Neal Roche summarizes some critical EVSE safety issues uncovered by Gridtest Systems.
In a recent newsletter, Los Angeles-based Gridtest Systems raised eyebrows across the EV industry by summarizing some critical safety issues the company uncovered in the field using its EVE-100 test units. Charged caught up with Gridtest’s CEO, Neal Roche, and asked him to explain in more detail what his company found. We wanted to know if Gridtest was airing the industry’s dirty laundry in public.
“Yes, we raised some eyebrows,” Roche said from his headquarters in Westlake Village, just outside Los Angeles, “but in any new market, safety must be paramount; it needs to be checked off a list as complete so there is no room or need for public disquiet.”
Roche cited the example of Irish airline Ryanair, which started its stellar growth curve in the early 1990s and grew to become Europe’s largest, and most profitable low-cost airline. In its early days, as it expanded from Roche’s native Ireland, Ryanair’s astute CEO, Michael O’Leary, was widely quoted as saying one accident could close the airline. “He knew their Achilles heel was public concern over safety, and made sure that no matter what costs were cut, safety remained a priority.”
Roche feels the same about the EV industry – that safety is paramount to its success – and he wants to raise awareness within the industry about safety issues in the existing, deployed EV infrastructure. He believes that there is already too much scaremongering among the media. “The mainstream press is quick to jump on any supposed EV safety story, for example the Chevy Volt battery fire last year, which turned out to be a non-story, but which today is still featured in any mainstream summary of the ‘issues.’ Another example is the story of a fire following a high-speed EV crash in China; this fire was nothing compared to the fire that probably would have ensued had the vehicle had a full tank of gasoline on board, but the public takeaway was doubt about the safety of EVs.”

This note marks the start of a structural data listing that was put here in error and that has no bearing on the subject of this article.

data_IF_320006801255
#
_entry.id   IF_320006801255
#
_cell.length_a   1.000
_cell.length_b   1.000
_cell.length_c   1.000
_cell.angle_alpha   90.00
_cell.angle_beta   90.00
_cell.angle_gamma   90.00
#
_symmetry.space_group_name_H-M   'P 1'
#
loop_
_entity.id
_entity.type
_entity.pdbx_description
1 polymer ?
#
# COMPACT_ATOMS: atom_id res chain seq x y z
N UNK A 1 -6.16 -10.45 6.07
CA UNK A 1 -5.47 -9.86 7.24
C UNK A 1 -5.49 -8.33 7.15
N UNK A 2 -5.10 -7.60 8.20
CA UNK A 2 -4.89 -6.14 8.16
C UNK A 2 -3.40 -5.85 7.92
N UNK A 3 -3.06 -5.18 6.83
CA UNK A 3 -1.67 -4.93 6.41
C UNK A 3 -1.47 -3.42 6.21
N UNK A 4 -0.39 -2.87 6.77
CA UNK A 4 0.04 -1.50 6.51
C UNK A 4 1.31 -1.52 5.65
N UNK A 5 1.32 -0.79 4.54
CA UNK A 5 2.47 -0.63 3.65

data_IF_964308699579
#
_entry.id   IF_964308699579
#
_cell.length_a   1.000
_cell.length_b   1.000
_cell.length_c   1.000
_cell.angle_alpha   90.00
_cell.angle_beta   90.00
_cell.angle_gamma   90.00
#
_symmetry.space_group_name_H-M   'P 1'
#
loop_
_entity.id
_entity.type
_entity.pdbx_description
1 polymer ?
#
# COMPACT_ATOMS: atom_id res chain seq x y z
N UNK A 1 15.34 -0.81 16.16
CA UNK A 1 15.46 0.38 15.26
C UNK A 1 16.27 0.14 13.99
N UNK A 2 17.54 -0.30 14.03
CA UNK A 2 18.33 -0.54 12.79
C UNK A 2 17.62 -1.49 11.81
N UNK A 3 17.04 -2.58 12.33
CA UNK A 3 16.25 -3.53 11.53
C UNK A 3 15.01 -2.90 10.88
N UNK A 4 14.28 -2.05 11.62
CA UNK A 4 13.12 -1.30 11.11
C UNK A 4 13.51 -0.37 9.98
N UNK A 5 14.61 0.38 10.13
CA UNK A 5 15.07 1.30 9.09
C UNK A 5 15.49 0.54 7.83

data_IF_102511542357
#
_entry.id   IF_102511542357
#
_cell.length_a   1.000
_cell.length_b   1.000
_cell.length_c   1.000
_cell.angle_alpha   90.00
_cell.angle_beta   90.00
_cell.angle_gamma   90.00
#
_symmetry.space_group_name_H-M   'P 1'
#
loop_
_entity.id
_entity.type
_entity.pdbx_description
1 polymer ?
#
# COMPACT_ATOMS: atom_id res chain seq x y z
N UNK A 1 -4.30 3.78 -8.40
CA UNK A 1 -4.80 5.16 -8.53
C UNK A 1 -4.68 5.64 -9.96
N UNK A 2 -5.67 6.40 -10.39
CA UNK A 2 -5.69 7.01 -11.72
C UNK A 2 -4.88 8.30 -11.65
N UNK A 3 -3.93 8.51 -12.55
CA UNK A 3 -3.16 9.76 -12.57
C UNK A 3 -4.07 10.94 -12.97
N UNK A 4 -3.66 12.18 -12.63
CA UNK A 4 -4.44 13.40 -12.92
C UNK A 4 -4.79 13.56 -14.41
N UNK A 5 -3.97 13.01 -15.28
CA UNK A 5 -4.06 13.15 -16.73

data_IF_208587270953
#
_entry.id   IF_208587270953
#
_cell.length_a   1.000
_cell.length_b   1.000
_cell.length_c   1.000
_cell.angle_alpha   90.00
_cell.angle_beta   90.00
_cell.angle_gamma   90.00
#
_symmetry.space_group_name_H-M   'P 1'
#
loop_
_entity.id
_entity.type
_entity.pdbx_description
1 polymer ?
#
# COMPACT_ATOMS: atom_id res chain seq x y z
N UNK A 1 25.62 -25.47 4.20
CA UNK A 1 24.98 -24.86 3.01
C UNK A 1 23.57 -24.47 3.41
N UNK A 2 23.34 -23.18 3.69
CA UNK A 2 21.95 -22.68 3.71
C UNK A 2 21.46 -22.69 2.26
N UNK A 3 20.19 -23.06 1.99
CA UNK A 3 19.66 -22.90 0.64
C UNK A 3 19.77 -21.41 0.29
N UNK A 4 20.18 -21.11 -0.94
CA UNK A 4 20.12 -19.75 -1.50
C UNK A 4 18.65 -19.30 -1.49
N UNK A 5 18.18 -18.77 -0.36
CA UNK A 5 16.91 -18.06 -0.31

Like many others, he believes the industry is still relatively nascent and susceptible to attack by vested interests or by careless journalists. Roche’s message is that we need to be on our toes.
We asked Roche if this wasn’t the type of discussion one would expect a company selling safety test gear to put forward. He replied, “We do hear that, and unfortunately, it often leads them to disregard this important issue. Let’s be clear: a widespread safety scare has the potential to dramatically slow down the adoption of EVs, which is bad for everyone in the industry, Gridtest included. While we want infrastructure installers and owners to take safety seriously, the last thing we want is for our industry to suffer any bad publicity. EV adoption is already progressing more slowly than it could and should be, as an industry, we don’t need to make it worse.”
Roche added, “We’ve been living with electricity for more than a century now, and we’ve made it pretty safe with modern mechanisms such as trip switches and leakage detectors. With EVs, owners connect mains voltage to a metal object (the car), which sits on four rubber insulators (the wheels), in an outdoor environment, and often in the rain. This drives the need for installers and owners to check and recheck safety mechanisms. Gridtest has seen safety failures due to moisture sticking the contacts inside charging posts; contacts failing to open in the required 100 ms; and voltage spikes during state changes when the lines should be dead – all in deployed charging posts.”